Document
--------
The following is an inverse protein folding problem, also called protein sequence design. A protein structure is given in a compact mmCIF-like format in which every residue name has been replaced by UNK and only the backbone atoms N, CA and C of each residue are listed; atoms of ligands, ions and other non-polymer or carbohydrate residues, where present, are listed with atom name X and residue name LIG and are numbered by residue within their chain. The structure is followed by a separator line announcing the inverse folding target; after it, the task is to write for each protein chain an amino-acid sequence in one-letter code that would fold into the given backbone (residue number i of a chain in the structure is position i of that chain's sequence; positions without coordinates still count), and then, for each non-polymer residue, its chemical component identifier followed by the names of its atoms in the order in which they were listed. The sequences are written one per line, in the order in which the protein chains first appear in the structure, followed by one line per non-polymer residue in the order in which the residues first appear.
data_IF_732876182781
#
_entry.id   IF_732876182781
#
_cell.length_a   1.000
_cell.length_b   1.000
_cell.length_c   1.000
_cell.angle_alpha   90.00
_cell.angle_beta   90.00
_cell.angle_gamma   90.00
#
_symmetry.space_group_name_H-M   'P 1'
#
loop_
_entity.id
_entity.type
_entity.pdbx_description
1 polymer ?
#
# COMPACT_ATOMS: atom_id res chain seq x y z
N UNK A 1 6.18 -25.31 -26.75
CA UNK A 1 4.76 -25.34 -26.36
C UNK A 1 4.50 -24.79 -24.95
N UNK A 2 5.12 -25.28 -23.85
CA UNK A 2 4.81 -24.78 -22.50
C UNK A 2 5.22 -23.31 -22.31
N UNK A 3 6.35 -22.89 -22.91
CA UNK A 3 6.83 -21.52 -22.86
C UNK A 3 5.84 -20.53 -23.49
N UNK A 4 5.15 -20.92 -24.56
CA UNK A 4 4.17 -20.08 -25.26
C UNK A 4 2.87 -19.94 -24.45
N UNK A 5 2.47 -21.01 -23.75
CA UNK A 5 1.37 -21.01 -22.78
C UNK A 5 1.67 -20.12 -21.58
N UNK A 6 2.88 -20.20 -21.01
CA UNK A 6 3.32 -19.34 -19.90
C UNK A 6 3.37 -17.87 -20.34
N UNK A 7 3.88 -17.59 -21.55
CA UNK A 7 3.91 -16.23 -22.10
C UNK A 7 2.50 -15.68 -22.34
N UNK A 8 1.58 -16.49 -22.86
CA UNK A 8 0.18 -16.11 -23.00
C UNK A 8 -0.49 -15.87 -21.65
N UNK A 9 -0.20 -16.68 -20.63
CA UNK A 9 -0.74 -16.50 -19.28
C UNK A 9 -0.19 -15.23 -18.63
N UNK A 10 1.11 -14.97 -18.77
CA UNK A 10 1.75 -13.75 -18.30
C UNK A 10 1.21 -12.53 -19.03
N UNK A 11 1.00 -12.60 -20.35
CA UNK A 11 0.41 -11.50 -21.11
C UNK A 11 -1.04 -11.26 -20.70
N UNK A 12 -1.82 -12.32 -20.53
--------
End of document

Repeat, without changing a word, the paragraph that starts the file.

The following is an inverse protein folding problem, also called protein sequence design. A protein structure is given in a compact mmCIF-like format in which every residue name has been replaced by UNK and only the backbone atoms N, CA and C of each residue are listed; atoms of ligands, ions and other non-polymer or carbohydrate residues, where present, are listed with atom name X and residue name LIG and are numbered by residue within their chain. The structure is followed by a separator line announcing the inverse folding target; after it, the task is to write for each protein chain an amino-acid sequence in one-letter code that would fold into the given backbone (residue number i of a chain in the structure is position i of that chain's sequence; positions without coordinates still count), and then, for each non-polymer residue, its chemical component identifier followed by the names of its atoms in the order in which they were listed. The sequences are written one per line, in the order in which the protein chains first appear in the structure, followed by one line per non-polymer residue in the order in which the residues first appear.